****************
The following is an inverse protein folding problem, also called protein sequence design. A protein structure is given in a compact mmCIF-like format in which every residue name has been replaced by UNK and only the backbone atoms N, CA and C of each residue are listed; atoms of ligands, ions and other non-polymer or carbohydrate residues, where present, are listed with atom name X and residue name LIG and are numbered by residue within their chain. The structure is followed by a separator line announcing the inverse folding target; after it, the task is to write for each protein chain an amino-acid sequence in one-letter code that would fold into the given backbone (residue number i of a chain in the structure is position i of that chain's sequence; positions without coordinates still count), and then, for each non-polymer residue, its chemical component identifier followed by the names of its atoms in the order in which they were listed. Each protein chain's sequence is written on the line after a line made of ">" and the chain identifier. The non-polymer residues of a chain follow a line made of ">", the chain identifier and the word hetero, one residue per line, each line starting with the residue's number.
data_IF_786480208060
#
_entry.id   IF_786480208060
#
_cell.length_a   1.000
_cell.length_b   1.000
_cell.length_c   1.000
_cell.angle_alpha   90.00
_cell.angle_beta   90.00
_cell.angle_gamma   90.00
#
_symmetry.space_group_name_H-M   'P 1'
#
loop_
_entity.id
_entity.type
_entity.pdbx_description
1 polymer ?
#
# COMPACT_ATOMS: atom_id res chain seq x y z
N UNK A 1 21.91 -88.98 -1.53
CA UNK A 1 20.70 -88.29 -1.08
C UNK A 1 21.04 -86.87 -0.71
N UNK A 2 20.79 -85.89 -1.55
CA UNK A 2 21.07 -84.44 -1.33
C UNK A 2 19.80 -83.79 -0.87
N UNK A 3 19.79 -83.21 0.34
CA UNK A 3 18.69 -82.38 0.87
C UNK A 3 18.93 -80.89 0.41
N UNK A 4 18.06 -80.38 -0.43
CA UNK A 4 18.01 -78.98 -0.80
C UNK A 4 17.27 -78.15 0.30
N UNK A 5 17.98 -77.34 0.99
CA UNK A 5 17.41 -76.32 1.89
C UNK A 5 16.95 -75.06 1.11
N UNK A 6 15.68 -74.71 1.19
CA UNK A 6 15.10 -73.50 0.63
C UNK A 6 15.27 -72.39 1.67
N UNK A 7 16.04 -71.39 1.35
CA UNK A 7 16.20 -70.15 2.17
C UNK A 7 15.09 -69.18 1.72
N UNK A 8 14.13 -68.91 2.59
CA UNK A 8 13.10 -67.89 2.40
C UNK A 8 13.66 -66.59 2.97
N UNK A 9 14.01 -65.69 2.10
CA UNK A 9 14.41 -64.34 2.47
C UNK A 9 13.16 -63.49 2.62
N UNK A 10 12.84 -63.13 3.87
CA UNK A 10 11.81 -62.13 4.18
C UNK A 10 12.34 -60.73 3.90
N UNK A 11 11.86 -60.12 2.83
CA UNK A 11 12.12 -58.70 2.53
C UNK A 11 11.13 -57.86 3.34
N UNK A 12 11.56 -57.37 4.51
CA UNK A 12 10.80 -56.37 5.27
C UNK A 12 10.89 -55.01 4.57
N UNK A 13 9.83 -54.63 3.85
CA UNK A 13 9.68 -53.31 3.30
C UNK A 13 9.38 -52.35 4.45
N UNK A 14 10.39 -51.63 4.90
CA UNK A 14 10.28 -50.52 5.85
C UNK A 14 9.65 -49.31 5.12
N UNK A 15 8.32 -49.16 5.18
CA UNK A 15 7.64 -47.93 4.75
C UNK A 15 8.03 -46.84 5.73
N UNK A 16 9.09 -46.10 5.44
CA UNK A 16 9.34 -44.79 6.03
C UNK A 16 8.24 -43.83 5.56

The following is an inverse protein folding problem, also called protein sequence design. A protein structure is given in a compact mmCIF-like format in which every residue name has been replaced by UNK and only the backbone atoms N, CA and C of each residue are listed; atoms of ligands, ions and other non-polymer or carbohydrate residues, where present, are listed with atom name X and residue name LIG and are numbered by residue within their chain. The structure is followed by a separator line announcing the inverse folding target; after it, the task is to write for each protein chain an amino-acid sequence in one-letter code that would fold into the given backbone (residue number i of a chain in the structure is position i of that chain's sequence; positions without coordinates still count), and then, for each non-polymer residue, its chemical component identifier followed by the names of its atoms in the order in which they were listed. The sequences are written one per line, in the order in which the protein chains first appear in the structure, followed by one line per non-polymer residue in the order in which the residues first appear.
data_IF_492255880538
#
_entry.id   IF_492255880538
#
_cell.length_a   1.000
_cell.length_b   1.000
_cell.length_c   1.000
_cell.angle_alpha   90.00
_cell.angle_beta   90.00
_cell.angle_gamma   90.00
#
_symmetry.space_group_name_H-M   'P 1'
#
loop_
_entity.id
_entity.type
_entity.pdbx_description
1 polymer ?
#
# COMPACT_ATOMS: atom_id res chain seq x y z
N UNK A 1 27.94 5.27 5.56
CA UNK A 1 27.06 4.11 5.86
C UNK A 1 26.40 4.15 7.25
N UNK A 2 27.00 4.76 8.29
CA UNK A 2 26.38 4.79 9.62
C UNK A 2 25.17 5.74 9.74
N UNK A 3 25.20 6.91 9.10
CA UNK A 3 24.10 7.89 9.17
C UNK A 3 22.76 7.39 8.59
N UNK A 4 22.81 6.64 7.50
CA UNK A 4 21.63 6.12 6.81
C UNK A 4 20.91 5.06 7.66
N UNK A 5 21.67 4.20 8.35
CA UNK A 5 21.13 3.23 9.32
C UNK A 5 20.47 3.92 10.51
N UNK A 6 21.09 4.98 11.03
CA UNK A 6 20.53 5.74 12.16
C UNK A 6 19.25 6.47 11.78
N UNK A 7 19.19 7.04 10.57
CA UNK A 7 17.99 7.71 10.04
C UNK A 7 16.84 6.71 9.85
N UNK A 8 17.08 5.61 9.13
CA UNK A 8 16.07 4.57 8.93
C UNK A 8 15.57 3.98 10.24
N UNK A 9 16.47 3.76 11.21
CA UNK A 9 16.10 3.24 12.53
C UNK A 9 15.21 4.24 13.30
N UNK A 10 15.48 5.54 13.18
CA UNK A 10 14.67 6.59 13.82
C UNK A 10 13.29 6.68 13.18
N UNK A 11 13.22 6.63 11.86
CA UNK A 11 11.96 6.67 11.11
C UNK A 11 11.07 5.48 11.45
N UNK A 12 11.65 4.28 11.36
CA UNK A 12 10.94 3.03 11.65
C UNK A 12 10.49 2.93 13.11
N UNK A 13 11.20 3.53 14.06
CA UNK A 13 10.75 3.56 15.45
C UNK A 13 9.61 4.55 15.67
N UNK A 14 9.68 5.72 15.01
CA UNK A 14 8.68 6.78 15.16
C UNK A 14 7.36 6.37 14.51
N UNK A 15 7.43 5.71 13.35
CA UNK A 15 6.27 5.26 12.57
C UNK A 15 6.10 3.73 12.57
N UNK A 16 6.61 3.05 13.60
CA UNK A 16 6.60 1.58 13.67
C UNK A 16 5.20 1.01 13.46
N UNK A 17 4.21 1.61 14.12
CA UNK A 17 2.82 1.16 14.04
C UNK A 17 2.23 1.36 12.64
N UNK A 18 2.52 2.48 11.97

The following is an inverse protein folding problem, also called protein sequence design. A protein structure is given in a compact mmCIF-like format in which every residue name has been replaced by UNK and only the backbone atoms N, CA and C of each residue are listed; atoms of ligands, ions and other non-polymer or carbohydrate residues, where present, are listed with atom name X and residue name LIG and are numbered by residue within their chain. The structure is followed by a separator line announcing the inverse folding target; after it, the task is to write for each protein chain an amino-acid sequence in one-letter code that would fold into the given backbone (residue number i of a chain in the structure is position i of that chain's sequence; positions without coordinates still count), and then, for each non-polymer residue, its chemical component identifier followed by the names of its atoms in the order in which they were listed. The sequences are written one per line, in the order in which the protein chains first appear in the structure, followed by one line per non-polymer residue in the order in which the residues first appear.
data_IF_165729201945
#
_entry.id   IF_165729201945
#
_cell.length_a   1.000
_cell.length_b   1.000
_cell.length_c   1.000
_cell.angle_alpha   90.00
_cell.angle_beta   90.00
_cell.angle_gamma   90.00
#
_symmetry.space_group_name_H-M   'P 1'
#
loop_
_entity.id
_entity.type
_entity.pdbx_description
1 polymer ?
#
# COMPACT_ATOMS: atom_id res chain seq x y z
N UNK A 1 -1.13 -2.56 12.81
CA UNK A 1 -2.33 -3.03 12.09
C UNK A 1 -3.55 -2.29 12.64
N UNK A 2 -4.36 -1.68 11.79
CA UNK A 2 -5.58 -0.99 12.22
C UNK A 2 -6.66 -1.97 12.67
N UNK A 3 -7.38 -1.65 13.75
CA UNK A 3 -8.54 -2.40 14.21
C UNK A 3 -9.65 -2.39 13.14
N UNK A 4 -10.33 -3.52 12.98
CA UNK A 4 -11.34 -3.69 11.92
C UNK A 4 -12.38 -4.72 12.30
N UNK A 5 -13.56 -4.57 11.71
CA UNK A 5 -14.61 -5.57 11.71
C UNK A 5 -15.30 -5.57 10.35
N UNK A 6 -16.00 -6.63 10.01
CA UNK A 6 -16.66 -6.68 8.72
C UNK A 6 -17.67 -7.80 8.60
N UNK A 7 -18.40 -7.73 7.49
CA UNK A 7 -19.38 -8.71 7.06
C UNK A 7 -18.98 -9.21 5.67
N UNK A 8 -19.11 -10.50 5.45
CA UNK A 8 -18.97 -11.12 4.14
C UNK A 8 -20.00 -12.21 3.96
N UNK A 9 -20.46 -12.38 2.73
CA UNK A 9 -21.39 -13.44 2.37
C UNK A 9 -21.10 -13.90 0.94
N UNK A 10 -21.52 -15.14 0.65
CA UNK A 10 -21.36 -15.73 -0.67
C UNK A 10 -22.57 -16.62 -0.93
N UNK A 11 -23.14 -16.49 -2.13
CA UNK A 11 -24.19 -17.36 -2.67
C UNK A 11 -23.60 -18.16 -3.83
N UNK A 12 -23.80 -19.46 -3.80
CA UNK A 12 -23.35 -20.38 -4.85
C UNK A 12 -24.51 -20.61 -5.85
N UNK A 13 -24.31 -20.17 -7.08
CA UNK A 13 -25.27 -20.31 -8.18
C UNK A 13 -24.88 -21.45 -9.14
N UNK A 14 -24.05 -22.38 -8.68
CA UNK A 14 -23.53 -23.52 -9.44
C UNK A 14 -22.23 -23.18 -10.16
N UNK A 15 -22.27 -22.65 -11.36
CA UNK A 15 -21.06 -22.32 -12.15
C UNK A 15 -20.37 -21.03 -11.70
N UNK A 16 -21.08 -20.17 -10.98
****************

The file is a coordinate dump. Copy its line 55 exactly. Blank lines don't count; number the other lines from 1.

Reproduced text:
N UNK A 12 11.56 -57.37 4.51